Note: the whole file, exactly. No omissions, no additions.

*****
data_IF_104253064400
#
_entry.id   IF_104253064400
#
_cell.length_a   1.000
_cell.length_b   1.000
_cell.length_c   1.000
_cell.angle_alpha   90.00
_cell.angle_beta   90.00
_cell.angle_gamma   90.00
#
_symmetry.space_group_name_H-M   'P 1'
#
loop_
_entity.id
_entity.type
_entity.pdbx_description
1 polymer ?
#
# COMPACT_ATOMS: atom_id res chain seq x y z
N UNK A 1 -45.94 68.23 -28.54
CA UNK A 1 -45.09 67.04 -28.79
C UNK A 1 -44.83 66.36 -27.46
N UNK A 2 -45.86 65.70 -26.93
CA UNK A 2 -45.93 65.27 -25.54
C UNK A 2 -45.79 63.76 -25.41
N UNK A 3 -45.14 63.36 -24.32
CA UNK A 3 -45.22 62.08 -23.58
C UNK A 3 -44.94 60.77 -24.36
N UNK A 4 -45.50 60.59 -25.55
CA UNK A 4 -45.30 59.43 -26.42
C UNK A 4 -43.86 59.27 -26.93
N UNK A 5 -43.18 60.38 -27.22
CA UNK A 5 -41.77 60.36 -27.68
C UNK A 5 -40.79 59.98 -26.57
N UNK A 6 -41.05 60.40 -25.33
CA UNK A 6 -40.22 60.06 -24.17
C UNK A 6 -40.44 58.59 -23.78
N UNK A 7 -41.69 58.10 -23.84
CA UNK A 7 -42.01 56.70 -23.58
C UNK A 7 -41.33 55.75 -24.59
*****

data_IF_104253064400
#
_entry.id   IF_104253064400
#
_cell.length_a   1.000
_cell.length_b   1.000
_cell.length_c   1.000
_cell.angle_alpha   90.00
_cell.angle_beta   90.00
_cell.angle_gamma   90.00
#
_symmetry.space_group_name_H-M   'P 1'
#
loop_
_entity.id
_entity.type
_entity.pdbx_description
1 polymer ?
#
# COMPACT_ATOMS: atom_id res chain seq x y z
N UNK A 1 -45.94 68.23 -28.54
CA UNK A 1 -45.09 67.04 -28.79
C UNK A 1 -44.83 66.36 -27.46
N UNK A 2 -45.86 65.70 -26.93
CA UNK A 2 -45.93 65.27 -25.54
C UNK A 2 -45.79 63.76 -25.41
N UNK A 3 -45.14 63.36 -24.32
CA UNK A 3 -45.22 62.08 -23.58
C UNK A 3 -44.94 60.77 -24.36
N UNK A 4 -45.50 60.59 -25.55
CA UNK A 4 -45.30 59.43 -26.42
C UNK A 4 -43.86 59.27 -26.93
N UNK A 5 -43.18 60.38 -27.22
CA UNK A 5 -41.77 60.36 -27.68
C UNK A 5 -40.79 59.98 -26.57
N UNK A 6 -41.05 60.40 -25.33
CA UNK A 6 -40.22 60.06 -24.17
C UNK A 6 -40.44 58.59 -23.78
N UNK A 7 -41.69 58.10 -23.84
CA UNK A 7 -42.01 56.70 -23.58
C UNK A 7 -41.33 55.75 -24.59